Despite the critical hoopla showered on The Decemberists' new album The King Is Dead, the folk-pop failed to move me. The songs weren't bad and certainly they were sung with full-throated earnestness...and yet I felt short-changed. I'd been expecting something on the order of Fleet Foxes or The Head and the Heart. True to their name, The Decemberists left me chilly.
But then their video for "Calamity Song" made me sit up, take notice, and re-evaluate my bad attitude.
For starters, it's a slickly-produced and well-performed video with lead singer Colin Meloy showing some acting chops. It tells a story and makes a moral point--which is the goal of art, isn't it?
However, the most important, interesting aspect of the "Calamity Song" video, and the reason it makes it to this book blog, is the nature of that story. Hold on to your bandannas, boys and girls, because you're about to get a heaping wallop of David Foster Wallace this morning. The Decemberists (Meloy in particular) decided to film a scene from Infinite Jest in tribute to the late writer. As Meloy tells NPR's All Songs Considered blog:
I wrote "Calamity Song" shortly after I'd finished reading David Foster Wallace's epic Infinite Jest. The book didn't so much inspire the song itself, but Wallace's irreverent and brilliant humor definitely wound its way into the thing. And I had this funny idea that a good video for the song would be a re-creation of the Enfield Tennis Academy's round of Eschaton — basically, a global thermonuclear crisis re-created on a tennis court — that's played about a third of the way into the book. Thankfully, after having a good many people balk at the idea, I found a kindred spirit in Michael Schur, a man with an even greater enthusiasm for Wallace's work than my own. With much adoration and respect to this seminal, genius book, this is what we've come up with. I can only hope DFW would be proud.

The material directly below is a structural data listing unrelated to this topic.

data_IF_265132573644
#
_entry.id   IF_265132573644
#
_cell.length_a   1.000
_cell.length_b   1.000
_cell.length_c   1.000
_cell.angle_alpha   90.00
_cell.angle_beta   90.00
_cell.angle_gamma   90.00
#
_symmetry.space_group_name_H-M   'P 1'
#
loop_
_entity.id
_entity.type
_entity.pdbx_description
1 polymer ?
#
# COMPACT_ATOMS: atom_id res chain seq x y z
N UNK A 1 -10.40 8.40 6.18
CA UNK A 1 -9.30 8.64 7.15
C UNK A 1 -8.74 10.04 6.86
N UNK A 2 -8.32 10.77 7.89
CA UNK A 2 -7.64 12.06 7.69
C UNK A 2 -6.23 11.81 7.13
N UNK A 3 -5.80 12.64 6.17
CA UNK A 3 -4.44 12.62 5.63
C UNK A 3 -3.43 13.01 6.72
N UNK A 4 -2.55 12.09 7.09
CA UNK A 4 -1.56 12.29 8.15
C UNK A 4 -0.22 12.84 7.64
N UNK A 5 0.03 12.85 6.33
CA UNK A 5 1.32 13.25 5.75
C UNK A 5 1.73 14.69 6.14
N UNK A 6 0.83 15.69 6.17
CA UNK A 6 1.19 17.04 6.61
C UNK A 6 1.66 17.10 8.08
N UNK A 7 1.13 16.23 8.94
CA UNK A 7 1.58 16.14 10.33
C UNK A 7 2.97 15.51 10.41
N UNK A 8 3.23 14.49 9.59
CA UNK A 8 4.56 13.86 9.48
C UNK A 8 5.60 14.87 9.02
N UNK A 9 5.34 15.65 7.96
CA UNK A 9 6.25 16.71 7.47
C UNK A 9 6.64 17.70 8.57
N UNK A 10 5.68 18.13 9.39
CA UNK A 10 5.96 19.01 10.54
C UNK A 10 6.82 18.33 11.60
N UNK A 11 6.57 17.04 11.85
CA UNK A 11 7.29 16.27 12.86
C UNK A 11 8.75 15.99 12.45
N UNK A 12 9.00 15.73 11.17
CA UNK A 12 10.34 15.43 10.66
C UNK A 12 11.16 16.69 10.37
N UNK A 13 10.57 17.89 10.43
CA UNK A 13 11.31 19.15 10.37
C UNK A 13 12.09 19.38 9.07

Because he was such a complicated individual, it's hard to say whether or not Wallace would be proud, but there's no denying the appeal of the video to a larger audience--one which might be inspired to go check out IJ after watching "Calamity." See for yourself:
P.S. Did you catch the sly DFW reference with Jenny Conlee in the pink wig and headband?
P.S.S. Further literary linkage: Colin Meloy is the brother of novelist and short story writer Maile Meloy (Both Ways is the Only Way I Want It, Half in Love). Their aunt Ellen was also a writer (Eating Stone: Imagination and the Loss of the Wild).
P.S.S.S. Colin and Maile both have children's books coming out this year. I'm less interested in Colin's Wildwood than I am in Maile's The Apothecary. Here's the book trailer: